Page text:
[short note: as I’ve mentioned before I have started a new masters course in Public Policy and Management. I will be publishing my essays on this blog, and this is one of these essays.]
In an economy that has achieved Pareto optimality (social efficiency), any additional changes in the economy would benefit some people only by making others worse off. In the real world however, markets fail to achieve this social efficiency and one of the main reasons for this, is the existence of externalities.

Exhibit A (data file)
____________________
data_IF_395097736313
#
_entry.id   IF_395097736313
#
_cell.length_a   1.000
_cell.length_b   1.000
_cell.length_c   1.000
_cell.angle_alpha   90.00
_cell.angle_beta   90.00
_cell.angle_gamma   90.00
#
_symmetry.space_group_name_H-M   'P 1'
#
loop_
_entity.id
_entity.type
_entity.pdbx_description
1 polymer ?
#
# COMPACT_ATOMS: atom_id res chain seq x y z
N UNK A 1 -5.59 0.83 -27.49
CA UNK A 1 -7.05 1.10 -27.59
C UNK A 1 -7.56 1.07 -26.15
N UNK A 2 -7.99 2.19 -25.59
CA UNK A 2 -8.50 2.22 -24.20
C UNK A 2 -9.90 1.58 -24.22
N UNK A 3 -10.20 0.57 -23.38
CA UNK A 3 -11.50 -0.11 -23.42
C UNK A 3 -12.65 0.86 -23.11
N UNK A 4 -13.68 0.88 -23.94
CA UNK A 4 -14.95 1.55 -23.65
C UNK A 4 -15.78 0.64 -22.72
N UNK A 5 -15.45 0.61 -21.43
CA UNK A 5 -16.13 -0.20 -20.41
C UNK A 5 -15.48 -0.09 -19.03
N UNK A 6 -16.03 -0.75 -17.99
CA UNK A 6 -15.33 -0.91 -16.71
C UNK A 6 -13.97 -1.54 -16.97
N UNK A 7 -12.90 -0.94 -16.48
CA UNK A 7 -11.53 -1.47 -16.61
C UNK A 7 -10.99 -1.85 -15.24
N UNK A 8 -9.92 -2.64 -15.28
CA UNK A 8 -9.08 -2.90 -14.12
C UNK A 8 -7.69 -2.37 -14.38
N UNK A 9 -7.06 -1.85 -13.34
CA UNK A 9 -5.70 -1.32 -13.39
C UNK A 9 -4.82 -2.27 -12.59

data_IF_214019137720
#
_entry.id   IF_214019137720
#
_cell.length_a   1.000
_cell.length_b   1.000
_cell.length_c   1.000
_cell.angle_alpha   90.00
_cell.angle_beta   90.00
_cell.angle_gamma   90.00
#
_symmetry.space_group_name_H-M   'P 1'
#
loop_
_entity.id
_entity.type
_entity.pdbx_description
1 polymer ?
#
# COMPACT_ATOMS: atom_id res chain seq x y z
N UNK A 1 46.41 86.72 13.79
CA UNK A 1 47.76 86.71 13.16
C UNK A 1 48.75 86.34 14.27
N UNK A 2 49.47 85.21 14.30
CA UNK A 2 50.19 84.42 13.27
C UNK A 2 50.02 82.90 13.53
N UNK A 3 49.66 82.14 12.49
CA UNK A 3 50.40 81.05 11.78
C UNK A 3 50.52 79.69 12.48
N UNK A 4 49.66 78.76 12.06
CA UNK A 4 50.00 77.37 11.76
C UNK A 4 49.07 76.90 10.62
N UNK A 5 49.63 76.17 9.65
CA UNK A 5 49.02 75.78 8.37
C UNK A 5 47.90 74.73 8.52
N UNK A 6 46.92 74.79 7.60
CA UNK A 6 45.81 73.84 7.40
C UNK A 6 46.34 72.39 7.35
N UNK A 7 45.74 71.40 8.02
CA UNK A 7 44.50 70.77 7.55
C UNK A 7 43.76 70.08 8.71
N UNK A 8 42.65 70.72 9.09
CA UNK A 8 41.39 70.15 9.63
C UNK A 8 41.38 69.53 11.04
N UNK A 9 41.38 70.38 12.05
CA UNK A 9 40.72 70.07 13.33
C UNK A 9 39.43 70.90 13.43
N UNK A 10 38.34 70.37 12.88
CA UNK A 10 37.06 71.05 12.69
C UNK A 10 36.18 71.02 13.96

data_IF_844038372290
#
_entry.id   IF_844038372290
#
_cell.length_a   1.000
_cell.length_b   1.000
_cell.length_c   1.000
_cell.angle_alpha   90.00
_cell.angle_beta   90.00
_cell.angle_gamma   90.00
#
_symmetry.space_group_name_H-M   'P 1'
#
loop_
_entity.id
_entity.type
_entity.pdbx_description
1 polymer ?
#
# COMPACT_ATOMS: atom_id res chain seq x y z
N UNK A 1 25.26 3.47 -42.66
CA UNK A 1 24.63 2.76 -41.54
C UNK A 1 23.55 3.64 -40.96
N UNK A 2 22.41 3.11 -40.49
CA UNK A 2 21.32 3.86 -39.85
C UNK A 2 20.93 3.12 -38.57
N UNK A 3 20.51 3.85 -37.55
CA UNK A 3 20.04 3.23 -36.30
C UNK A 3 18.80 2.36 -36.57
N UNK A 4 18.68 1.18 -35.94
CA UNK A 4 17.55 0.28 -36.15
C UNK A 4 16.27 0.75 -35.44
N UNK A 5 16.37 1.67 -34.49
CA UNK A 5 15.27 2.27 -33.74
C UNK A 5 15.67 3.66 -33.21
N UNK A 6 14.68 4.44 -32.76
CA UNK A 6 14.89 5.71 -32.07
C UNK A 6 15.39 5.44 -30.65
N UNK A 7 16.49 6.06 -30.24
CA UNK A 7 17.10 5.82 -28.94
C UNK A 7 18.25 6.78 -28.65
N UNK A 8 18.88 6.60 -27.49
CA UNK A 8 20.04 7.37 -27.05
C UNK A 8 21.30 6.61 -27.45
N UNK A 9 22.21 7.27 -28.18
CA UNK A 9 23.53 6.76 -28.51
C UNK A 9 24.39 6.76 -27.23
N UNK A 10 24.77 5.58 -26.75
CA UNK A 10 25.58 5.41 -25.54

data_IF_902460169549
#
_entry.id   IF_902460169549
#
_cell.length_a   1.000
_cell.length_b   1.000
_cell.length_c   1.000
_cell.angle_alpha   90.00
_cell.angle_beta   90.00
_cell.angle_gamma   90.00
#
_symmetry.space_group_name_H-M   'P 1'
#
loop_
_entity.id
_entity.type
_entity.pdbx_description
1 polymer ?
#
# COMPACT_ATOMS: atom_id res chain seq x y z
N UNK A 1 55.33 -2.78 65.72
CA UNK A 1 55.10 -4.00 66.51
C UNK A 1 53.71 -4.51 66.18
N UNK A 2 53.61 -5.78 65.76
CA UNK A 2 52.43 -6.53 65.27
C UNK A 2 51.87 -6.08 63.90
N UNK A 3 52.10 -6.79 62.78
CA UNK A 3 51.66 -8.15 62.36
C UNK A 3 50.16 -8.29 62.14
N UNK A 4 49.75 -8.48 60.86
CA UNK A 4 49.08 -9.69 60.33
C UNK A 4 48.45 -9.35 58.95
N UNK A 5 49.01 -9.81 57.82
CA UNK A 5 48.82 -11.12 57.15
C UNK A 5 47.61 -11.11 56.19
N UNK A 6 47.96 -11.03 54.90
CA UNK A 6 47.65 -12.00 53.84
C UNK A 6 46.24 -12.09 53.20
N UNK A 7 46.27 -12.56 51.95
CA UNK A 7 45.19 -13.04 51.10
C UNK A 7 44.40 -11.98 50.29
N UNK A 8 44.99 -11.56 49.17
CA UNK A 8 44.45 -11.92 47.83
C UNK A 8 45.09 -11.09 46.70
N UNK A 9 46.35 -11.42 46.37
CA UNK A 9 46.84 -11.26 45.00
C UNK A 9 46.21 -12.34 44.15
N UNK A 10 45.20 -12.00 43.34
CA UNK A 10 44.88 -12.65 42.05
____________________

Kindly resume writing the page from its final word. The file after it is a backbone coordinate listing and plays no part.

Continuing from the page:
An externality occurs when the welfare of individuals and corporate profits are affected not only by the actions of individuals themselves or their companies but also from acts of third parties. Whenever these individuals or their companies are affected beneficially, there are said to be positive externalities, whereas whenever these individuals or their companies are affected adversely, there are said to be negative externalities. A common example of a negative externality is environmental pollution. Pollution will be used for now on, instead of the more general term of “negative externality”. Continue reading